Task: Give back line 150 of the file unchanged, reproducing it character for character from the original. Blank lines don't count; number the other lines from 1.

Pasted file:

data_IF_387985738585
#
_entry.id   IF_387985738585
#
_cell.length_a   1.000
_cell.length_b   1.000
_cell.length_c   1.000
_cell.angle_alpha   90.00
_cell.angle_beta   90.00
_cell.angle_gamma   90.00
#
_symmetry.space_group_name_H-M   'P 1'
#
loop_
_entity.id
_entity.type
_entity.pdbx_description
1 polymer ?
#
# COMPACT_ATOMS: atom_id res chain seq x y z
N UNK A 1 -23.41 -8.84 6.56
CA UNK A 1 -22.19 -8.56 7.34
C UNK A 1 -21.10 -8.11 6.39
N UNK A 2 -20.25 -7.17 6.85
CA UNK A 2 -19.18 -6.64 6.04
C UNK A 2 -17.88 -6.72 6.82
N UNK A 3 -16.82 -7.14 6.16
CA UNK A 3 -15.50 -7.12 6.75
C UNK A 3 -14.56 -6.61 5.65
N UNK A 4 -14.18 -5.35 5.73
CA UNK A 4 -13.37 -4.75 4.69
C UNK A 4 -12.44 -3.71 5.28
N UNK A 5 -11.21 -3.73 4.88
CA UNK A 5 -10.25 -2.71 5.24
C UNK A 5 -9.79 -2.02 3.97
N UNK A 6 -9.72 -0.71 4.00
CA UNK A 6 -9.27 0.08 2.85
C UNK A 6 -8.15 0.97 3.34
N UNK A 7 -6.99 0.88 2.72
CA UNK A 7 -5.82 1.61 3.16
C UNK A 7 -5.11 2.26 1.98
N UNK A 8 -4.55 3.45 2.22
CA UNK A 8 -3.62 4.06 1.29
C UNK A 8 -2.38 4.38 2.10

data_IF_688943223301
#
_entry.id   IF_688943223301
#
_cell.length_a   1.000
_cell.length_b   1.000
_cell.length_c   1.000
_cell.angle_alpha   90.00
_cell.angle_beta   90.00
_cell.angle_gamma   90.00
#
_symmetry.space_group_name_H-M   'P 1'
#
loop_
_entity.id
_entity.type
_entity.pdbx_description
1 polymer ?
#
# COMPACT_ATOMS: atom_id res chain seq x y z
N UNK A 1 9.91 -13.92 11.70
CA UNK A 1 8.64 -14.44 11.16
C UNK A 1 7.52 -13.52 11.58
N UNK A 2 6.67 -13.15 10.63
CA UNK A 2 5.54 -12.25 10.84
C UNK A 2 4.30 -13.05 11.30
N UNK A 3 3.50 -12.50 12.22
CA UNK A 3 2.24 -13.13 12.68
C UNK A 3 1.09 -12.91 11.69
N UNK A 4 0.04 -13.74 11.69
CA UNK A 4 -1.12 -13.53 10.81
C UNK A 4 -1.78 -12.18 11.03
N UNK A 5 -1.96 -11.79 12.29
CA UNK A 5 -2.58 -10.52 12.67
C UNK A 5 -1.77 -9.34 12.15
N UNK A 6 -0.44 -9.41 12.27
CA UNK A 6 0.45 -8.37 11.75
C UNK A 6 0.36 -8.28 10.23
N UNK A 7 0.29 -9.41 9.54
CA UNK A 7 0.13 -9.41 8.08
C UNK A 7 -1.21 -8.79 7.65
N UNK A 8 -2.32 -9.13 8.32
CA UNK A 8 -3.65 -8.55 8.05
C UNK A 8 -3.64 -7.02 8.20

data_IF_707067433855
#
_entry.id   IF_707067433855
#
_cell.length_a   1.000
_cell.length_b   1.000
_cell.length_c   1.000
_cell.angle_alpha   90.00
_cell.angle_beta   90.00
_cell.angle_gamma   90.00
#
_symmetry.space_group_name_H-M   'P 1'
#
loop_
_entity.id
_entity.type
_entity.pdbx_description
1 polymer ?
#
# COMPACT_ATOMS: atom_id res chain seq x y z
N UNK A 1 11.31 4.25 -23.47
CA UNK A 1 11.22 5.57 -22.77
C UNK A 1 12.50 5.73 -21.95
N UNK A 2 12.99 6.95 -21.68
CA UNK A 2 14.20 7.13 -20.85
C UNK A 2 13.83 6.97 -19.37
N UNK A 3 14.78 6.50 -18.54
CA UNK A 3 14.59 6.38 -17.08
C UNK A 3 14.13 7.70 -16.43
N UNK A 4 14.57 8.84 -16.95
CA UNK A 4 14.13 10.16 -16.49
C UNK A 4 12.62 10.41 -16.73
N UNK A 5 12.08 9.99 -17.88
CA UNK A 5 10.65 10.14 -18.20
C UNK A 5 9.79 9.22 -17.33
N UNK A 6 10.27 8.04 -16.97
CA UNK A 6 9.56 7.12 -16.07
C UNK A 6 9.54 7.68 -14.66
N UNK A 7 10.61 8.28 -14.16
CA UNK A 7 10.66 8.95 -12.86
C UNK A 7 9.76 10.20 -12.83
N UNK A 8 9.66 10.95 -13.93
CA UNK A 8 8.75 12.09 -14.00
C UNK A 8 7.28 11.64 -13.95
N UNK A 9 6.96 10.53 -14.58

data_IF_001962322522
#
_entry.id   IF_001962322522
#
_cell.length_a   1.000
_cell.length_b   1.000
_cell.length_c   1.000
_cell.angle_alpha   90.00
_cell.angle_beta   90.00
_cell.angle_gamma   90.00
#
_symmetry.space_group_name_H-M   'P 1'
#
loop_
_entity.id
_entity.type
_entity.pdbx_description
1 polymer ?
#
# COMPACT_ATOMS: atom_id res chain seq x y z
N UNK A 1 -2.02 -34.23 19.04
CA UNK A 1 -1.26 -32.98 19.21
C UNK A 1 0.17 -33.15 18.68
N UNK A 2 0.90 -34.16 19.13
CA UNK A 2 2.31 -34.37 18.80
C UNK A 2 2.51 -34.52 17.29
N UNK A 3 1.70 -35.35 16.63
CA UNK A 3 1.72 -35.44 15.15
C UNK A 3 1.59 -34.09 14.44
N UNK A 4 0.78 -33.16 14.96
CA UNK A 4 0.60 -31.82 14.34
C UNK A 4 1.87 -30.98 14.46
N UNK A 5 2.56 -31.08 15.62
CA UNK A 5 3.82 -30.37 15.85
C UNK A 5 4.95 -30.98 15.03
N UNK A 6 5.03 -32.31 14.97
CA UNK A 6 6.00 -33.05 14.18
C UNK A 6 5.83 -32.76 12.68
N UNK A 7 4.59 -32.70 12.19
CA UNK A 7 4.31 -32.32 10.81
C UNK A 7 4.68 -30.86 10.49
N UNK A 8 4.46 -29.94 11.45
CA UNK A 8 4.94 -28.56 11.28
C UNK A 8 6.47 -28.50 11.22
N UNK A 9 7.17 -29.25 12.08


_entity.pdbx_description